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Old May 7, 2007, 6:35 AM   #17
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peripatetic wrote:
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Kelly,

The shortcomings of the Canon kit lens are hugely exaggerated by fldspringer. At f8-11 its performance is very respectable.
Any DSLR is capable of making good pics. I stated that in the original post. I believe that Olympus does it out of the box better than many for two reasons. The first is its a camera system designed for digital and has a lens system designed to deliver light to the sensor at near right angles. The second is because they include a decent lens or two to get started with.

The quote I included says alot about the lens Canon includes in the kit. To lecture a new DSLR customer about needing to learn about photography to get decent pics, and follow that up with "Stop down to at least F8 to get respectable results" is problematic. You push your new student into slow shutter speeds, make limiting depth of field impossible, and almost certainly make their new experience less enjoyable.

The Canon kit lens is optical trash and they should respect their new purchasers enough to include a better lens to begin their photographic experience.
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Old May 9, 2007, 12:38 PM   #18
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Thanks fldspringer. I do want a camera that will give me great - out of the box photos. I don't want to have to manipulate them on Photoshop except for cropping or such.

I assumed that using the Auto setting on the Canon DSLR would give me a good photo and I could learn the other settings as I went along.

Thanks again. I appreciate your input and will post photos when I get my camera.

Kelly
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Old May 9, 2007, 1:11 PM   #19
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Kelly H wrote:
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Thanks fldspringer. I do want a camera that will give me great - out of the box photos. I don't want to have to manipulate them on Photoshop except for cropping or such.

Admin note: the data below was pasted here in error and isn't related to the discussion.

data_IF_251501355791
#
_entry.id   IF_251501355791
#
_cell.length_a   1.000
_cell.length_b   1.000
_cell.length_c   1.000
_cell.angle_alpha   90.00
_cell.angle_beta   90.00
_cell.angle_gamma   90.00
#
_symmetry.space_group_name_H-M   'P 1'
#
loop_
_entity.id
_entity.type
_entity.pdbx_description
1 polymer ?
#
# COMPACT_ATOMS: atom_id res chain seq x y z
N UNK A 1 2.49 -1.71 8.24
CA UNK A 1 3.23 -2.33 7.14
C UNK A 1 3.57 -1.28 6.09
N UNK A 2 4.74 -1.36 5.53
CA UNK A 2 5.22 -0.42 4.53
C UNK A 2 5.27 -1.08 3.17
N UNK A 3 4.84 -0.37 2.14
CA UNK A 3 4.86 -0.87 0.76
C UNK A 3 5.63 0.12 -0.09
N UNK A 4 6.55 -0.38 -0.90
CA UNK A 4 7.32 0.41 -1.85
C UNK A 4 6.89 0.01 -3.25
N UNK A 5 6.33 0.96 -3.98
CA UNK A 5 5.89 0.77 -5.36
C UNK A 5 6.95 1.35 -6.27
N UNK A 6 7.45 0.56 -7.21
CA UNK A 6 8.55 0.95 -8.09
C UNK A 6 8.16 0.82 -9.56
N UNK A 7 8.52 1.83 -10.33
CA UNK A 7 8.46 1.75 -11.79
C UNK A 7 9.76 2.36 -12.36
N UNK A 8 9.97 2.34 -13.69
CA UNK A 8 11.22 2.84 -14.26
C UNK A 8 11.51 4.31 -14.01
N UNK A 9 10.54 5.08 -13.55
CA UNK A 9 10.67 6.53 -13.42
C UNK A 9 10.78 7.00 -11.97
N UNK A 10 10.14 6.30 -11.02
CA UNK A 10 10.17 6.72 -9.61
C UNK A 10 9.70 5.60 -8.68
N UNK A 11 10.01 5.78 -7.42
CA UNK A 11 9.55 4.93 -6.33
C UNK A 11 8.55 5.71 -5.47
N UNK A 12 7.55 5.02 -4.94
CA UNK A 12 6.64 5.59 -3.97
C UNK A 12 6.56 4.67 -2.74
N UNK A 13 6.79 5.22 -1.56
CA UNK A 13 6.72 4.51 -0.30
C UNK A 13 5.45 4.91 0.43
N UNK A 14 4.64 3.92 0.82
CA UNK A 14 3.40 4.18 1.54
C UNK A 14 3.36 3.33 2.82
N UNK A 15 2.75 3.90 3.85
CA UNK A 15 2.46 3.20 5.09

I assumed that using the Auto setting on the Canon DSLR would give me a good photo and I could learn the other settings as I went along.

Thanks again. I appreciate your input and will post photos when I get my camera.

Kelly
I don't want to discourage you, but you may be disappointed with any camera you get if you're not willing to do some work. Most dSLRs are designed to have less built-in image "finishing" than P&S type cameras because the manufacturers assume that dSLR users are more advanced and want to have creative control over the results. I'm also an Olympus user and love the results I get, but I shoot raw and don't begrudge the time spent in developing--it's part of the entire photographic process, in my view.
Any of the current crop of dSLRs will give terrific results in the right hands, and will produce trash in the wrong hands. So don't expect perfection out of camera, particularly not until you've had time to really learn the camera and its potential.

For some more Olympus shots (but most involving some degree of pp), you can see my Photobucket site, Peregrinor.
Most of the shots there were taken with the E-300, some of the recent ones with the E-1.



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Old May 9, 2007, 3:20 PM   #20
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Norm,

Thanks for posting. I have been playing with the Xti and I can not get a photo to come out anywhere near as good as yours or fldspringers and definitely not as good as my old p&S. I would have to photoshop all of the ones I took with the Canon because they were too dark. I wouldn't mind some but not all.

Thanks again!

Kelly